If observers of Canada’s fashion industry have learned anything over the last 30 years, it’s this: don’t bet against Joe Mimran.
The brains behind Joe Fresh, which just celebrated its first anniversary of bringing contemporary styles and affordable prices to the US with an exclusive fashion show at its flagship store on Fifth Avenue in New York, continues to be a fashion force and is showing no signs of getting stale.
The 61-year-old is currently overseeing a major country-wide expansion south of the 49th parallel. Joe Fresh’s “store-within-a-store” concept opened up to rave reviews in nearly 700 of JCPenney’s 1,100 locations a few weeks ago. Amidst JCPenney's ongoing retail debacle, much of the media attention had centered on now-ousted JCPenney CEO Ron Johnson hitching perhaps his last cart to Mimran. It's obvious that if Joe Fresh and the sampling of other top designers can't pull through with improved sales figures for the chain, JCPenney's days will surely be numbered.
“If Joe Fresh doesn’t work, this could be the worst ides of March since Brutus greeted Caesar on the floor of the Senate,” Maxim analyst Rick Snyder told Business Week. “(Joe Fresh) is kind of a microcosm of what they’re trying to do, and if it doesn’t work, I think it’s going to get really ugly.”
Nevermind Martha—if Joe Fresh can't boost JCPenney—whose shares jumped five percent on Joe's debut weekend—then nobody can. All it takes is one quick look at Mimran’s resume and it’s plain to see—the Moroccan-born fashionista knows his stuff and he’s got the marketshare, revenue and real estate to back it up.
He started Club Monaco in the mid-1980s with a 5,000-square-foot store on Queen Street West in Toronto. By 1999, it had 125 stores worldwide, in countries including the US, Japan, Turkey and Sweden. Later that year, Club Monaco was bought by a little clothing company called Polo Ralph Lauren Corp. for millions, however the reatil chain still operates under its own name.
Mimran dabbled in a few other fashion-related businesses before launching Joe Fresh Style for the Loblaws grocery chain in 2006. Loblaws’ stores had long sold children’s clothing but they had never branched out into the adult market until the Joe Fresh store-within-a-store concept was unveiled in 40 of its grocery outlets. Within its first 18 months, Joe Fresh had reportedly racked up $400 million in sales. (The “Style” was eventually dropped from the brand.)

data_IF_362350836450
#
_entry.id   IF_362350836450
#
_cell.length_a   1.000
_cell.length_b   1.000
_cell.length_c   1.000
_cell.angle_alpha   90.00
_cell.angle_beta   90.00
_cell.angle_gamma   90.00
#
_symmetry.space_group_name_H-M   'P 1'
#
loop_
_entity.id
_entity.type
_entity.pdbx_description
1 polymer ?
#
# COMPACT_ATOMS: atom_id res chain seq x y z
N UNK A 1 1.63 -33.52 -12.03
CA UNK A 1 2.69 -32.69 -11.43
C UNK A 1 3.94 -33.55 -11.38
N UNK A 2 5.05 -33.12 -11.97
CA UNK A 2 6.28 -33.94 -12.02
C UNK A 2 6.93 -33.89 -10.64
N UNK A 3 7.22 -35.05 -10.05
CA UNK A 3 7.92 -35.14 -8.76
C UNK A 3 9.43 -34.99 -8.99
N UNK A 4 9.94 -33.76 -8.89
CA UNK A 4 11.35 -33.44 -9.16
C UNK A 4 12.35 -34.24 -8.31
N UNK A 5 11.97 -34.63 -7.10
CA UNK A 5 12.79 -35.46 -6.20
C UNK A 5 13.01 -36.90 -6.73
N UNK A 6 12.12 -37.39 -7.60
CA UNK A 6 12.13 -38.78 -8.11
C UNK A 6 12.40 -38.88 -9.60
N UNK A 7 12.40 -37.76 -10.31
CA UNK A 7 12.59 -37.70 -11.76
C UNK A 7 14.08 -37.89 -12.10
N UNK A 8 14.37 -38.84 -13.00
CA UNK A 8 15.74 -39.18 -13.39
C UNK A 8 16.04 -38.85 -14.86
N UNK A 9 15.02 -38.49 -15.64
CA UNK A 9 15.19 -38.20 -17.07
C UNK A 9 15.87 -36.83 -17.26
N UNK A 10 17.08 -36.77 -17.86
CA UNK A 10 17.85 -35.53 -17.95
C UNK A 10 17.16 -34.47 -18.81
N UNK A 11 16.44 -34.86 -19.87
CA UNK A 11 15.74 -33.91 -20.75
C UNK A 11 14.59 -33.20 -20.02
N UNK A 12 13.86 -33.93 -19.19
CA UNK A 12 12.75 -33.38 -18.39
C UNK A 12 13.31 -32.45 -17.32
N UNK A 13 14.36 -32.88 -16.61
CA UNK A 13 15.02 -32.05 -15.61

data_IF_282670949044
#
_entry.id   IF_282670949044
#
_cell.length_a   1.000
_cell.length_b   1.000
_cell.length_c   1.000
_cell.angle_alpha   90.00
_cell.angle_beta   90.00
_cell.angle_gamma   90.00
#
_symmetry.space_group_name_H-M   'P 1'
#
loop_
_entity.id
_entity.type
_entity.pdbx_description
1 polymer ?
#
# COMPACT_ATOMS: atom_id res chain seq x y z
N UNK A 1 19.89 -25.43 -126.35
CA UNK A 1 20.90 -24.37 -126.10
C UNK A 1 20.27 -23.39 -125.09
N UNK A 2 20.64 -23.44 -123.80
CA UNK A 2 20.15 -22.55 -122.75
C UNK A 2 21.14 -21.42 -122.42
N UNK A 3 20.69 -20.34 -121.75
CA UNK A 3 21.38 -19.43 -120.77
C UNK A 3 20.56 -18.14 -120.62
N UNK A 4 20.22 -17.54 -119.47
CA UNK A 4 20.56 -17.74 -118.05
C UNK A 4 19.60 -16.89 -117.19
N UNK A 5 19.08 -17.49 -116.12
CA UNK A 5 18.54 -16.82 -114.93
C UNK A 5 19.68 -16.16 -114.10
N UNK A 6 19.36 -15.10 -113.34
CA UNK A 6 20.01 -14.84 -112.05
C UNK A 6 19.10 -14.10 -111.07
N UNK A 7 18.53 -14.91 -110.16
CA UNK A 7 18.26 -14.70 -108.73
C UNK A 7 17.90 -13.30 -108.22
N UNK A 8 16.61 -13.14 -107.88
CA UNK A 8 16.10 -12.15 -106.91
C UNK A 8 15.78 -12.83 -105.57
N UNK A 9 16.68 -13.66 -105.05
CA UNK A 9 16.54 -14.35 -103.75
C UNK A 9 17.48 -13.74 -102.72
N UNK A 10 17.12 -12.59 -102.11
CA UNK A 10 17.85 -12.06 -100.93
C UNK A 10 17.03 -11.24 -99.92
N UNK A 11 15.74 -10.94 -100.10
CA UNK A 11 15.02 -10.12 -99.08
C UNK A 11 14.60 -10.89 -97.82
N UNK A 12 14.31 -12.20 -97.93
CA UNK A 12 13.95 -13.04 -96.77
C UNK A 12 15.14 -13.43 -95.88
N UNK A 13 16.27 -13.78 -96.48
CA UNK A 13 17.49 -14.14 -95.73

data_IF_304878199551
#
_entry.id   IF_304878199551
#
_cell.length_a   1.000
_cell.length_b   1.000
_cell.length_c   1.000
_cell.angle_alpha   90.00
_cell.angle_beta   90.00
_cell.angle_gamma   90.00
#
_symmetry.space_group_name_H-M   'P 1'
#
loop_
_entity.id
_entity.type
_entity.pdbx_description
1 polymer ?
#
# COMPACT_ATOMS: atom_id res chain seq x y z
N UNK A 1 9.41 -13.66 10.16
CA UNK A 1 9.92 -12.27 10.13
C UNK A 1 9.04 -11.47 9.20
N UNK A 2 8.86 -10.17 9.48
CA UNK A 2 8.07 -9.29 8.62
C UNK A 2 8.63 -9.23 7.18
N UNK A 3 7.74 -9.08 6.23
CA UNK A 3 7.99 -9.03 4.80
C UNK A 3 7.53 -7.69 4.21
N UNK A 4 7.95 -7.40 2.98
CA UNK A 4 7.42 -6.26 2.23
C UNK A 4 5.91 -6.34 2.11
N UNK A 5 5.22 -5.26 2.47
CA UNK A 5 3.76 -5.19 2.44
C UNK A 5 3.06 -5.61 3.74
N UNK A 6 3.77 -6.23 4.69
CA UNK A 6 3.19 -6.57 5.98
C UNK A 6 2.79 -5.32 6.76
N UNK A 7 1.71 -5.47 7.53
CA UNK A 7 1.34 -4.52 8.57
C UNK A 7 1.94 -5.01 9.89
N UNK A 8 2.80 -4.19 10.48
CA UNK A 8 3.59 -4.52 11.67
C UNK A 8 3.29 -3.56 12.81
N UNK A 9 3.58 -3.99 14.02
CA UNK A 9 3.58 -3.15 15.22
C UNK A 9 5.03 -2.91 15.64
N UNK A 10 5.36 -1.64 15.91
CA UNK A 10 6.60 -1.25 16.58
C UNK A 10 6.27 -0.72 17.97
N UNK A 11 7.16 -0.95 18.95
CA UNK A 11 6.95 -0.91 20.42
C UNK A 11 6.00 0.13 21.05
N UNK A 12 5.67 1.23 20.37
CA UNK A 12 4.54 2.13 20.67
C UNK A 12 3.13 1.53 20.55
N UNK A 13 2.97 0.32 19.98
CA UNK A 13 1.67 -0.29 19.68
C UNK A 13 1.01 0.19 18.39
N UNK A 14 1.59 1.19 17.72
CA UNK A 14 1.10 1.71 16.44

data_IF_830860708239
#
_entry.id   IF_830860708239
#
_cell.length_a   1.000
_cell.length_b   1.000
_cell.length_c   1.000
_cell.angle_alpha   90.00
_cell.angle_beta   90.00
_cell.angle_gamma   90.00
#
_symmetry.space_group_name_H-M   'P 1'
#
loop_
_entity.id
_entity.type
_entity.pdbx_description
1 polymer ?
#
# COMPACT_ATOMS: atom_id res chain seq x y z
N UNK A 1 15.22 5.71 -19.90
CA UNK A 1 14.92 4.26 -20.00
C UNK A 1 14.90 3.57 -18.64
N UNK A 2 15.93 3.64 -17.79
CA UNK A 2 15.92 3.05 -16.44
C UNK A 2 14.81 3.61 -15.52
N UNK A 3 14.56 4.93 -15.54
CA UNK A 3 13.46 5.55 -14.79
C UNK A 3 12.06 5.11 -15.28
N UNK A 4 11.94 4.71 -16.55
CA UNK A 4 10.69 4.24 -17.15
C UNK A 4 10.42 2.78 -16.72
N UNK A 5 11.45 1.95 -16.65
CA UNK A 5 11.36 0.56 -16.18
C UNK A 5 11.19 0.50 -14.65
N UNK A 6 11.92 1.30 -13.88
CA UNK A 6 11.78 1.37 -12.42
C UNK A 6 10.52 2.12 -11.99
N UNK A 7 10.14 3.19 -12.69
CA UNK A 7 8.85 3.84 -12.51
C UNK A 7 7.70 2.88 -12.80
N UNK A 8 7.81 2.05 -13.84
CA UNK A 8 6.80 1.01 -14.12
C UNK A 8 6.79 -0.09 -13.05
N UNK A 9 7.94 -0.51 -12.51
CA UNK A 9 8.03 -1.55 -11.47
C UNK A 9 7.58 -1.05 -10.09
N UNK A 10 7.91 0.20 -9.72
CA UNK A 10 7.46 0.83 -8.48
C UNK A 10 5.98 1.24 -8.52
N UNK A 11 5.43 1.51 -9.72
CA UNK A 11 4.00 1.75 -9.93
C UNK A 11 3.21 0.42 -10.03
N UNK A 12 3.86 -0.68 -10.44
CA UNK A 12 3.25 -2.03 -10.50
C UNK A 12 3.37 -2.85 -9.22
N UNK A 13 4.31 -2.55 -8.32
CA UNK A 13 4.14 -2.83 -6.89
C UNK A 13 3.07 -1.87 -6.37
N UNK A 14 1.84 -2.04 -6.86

Four years later, it unveiled its first stand-alone Joe Fresh store in Vancouver. Today, Joe Fresh apparel is available in more than 300 supermarkets and stand-alone locations in Canada and is widely credited for boosting Loblaws’ marketshare. After all, what’s more convenient for on-the-go moms than picking up groceries and some overalls, socks and hoodies all under the same roof?
Joe Fresh has also branched out into sleepwear, lingerie, kids clothing, swimwear, sunglasses and even cosmetics. But the long-term success of Joe Fresh in the US isn’t purely tied to earnings, according to Wharton marketing professor David Bell. “There will need to be some boost in traffic and sales,” he said. “But the arrangement might also be considered successful if it helps to reinvigorate the J.C. Penney brand as well.”
The positive vibrations from Joe Fresh’s country-wide splash could signal further changes at JCPenney if a report by research firm International Strategy & Investment is to be believed. The report advises that the smartest move JCPenney could make is to cut its own brand out altogether and sublet its space out to other retailers.
Bell is a fan of the idea, pointing out that many e-commerce retailers are finding it helps boost sales if they have physical stores, too. “[Men's clothing] e-commerce retailer Bonobos has guide shops and a deal with Nordstrom, and [eyeglass company] Warby Parker has 13 showroom partnerships and will soon open flagship stores. My sense is that there are a large number of e-tailers that would love to have a physical presence.”
That may be the case but considering Mimran’s track record, JCPenney would be wise to give him a chance to work Joe’s magic one more time.